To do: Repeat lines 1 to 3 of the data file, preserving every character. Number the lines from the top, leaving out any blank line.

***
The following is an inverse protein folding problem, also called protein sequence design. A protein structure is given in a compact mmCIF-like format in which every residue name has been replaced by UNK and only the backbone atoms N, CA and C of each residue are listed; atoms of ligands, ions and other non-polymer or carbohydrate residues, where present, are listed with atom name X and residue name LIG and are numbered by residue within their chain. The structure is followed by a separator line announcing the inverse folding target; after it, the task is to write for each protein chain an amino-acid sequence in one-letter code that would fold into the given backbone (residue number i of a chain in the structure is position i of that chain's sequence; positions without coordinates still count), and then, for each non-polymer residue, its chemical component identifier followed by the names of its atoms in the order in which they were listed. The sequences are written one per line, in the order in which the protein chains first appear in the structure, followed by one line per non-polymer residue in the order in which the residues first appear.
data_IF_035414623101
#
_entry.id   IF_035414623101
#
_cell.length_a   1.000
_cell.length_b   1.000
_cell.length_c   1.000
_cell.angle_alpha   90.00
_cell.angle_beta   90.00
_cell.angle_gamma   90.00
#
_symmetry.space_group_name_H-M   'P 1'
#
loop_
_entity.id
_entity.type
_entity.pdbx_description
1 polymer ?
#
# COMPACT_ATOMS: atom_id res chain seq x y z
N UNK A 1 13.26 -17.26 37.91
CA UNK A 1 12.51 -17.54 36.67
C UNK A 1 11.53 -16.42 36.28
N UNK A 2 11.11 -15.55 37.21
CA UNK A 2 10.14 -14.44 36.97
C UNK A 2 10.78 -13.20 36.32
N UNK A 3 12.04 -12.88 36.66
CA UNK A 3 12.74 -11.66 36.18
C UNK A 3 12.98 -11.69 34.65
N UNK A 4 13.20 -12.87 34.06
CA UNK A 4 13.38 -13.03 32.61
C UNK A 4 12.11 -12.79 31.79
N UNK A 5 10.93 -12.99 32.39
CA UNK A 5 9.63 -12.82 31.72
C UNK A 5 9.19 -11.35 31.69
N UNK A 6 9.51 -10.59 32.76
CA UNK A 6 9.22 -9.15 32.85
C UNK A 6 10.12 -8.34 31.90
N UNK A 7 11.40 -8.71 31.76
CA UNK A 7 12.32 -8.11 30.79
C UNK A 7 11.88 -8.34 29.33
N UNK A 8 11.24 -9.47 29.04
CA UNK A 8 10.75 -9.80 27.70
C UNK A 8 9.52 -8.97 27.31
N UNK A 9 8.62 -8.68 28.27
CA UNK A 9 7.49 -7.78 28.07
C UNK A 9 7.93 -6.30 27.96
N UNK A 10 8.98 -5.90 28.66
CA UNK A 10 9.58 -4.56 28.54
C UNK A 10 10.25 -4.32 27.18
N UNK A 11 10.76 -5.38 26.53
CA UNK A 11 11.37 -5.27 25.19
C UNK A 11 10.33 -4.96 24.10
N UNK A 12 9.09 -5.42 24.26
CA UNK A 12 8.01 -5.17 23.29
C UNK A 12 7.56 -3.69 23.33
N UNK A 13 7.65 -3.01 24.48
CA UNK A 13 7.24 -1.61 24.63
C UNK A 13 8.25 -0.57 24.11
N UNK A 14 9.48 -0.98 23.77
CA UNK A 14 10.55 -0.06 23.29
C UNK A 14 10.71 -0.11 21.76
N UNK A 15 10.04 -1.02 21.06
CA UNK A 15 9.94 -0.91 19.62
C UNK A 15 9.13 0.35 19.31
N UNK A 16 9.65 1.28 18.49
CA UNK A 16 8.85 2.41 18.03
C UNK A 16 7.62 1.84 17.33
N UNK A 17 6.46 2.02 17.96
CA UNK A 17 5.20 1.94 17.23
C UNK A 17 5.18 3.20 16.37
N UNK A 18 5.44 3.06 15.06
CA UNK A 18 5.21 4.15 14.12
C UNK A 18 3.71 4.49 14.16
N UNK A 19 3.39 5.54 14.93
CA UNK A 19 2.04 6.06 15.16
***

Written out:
The following is an inverse protein folding problem, also called protein sequence design. A protein structure is given in a compact mmCIF-like format in which every residue name has been replaced by UNK and only the backbone atoms N, CA and C of each residue are listed; atoms of ligands, ions and other non-polymer or carbohydrate residues, where present, are listed with atom name X and residue name LIG and are numbered by residue within their chain. The structure is followed by a separator line announcing the inverse folding target; after it, the task is to write for each protein chain an amino-acid sequence in one-letter code that would fold into the given backbone (residue number i of a chain in the structure is position i of that chain's sequence; positions without coordinates still count), and then, for each non-polymer residue, its chemical component identifier followed by the names of its atoms in the order in which they were listed. The sequences are written one per line, in the order in which the protein chains first appear in the structure, followed by one line per non-polymer residue in the order in which the residues first appear.
data_IF_035414623101
#